The Economist magazine called for molding “Plan Colombia into a more balanced policy, more clearly aimed at strengthening the democratic state.” Unfortunately, the United States has few tools to do so; pouring money into Colombia, even if for different purposes, is unlikely to work. To be effective, reforms must be generated locally through local institutions and be supported by local citizens.

An obvious alternative beckons. FARC has indicated its willingness to cooperate with a drug-eradication program if America follows countries such as the Netherlands and Portugal in legalizing drug use and concentrating on drug treatment. Observes FARC Commander Ivan Rios,

We realize that cocaine is a bad thing and does lots of damage to the poor people in the United States. But we say that simply persecuting the poor peasants who grow coca is not the answer. Instead of bombing and fumigating Colombia, the United States must make its own sacrifices.

Even if FARC did not respond, legalization would destroy the illicit market and thus make FARC’s cooperation unnecessary. A number of Latin Americans are starting to think the once unthinkable. Colombian opposition congressman Julio Angel Restrepo unsuccessfully attempted to push drug legalization onto the agenda of a March meeting in Ottawa of the Inter-Parliamentary Forum of the Americas.

More significantly, in preparing to attend the April Summit of the Americas in Quebec City, Canada, Mexican President Vicente Fox told Mexican journalists that legalization was the only way to win the war on drugs; his public security minister and his foreign minister openly back such an approach. Uruguayan president Jorge Batlle Ibanez said that he wanted to open a debate on the issue at the summit. But Washington stands in the way of any country that attempts to shift course.

Through promises of foreign aid, threats of economic sanctions, diplomatic pressure, and even use of the United Nations bureaucracy, Washington pushes ever tougher prohibition. Even wealthier industrialized states such as Australia have bent to Washington’s will when the United States denounced even modest steps to relax controls over drug use. Poor Third World states, such as Colombia, are particularly vulnerable to U.S. pressure.

What will President Bush do? He could accept the very public embarrassment of withdrawing. And, conveniently, he could blame it all on his predecessor, yet another misdirected policy of a misguided administration.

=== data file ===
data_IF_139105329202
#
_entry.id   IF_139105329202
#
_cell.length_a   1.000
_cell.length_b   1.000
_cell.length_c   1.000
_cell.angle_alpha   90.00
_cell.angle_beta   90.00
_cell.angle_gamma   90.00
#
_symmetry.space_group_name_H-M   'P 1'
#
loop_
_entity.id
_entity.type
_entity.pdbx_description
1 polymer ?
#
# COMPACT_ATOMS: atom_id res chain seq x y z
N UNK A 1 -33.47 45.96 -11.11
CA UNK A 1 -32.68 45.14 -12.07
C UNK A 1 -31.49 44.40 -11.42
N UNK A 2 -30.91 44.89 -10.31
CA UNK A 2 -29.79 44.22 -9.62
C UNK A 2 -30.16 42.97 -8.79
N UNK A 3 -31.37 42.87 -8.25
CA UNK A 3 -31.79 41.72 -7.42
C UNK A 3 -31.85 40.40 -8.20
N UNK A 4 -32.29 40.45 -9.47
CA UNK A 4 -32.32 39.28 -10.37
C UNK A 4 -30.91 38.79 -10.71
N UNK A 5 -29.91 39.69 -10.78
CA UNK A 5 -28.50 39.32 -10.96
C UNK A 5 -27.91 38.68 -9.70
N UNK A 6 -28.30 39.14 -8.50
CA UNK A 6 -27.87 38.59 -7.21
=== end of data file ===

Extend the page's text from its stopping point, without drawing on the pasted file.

Or, perceiving the “light at the end of the tunnel,” as did so many Vietnam-era officials, he could escalate, bit by bit, proclaiming imminent victory every step of the way. Captured by the claim that American credibility is at stake, because it was needlessly put at stake, he could involve U.S. forces in a long, hot war and ultimately be forced to claim “peace with honor” in the face of waning popular support at home. Then — too late — it would be evident that Colombia had, indeed, become Vietnam.

Part 1 | Part 2 | Part 3

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    Doug Bandow is vice president of policy at Citizen Outreach, the Cobden Fellow in International Economics at the Institute for Policy Innovation, a senior fellow at the Cato Institute, and serves as adjunct scholar for The Future of Freedom Foundation. He is a former special assistant to President Reagan; he is also a graduate of Stanford Law School and a member of the California and D.C. bars. BOOKS BY DOUG BANDOW: Leviathan Unchained: Washington’s Bipartisan Big Government Consensus (forthcoming) Tripwire : Korea and U.S. Foreign Policy in a Changed World (1996) Perpetuating Poverty : The World Bank, the Imf, and the Developing World (1994) The Politics of Envy : Statism As Theology (1994) The U.S.-South Korean Alliance : Time for a Change (1992) The Politics of Plunder : Misgovernment in Washington (1990) Beyond Good Intentions : A Biblical View of Politics (1988)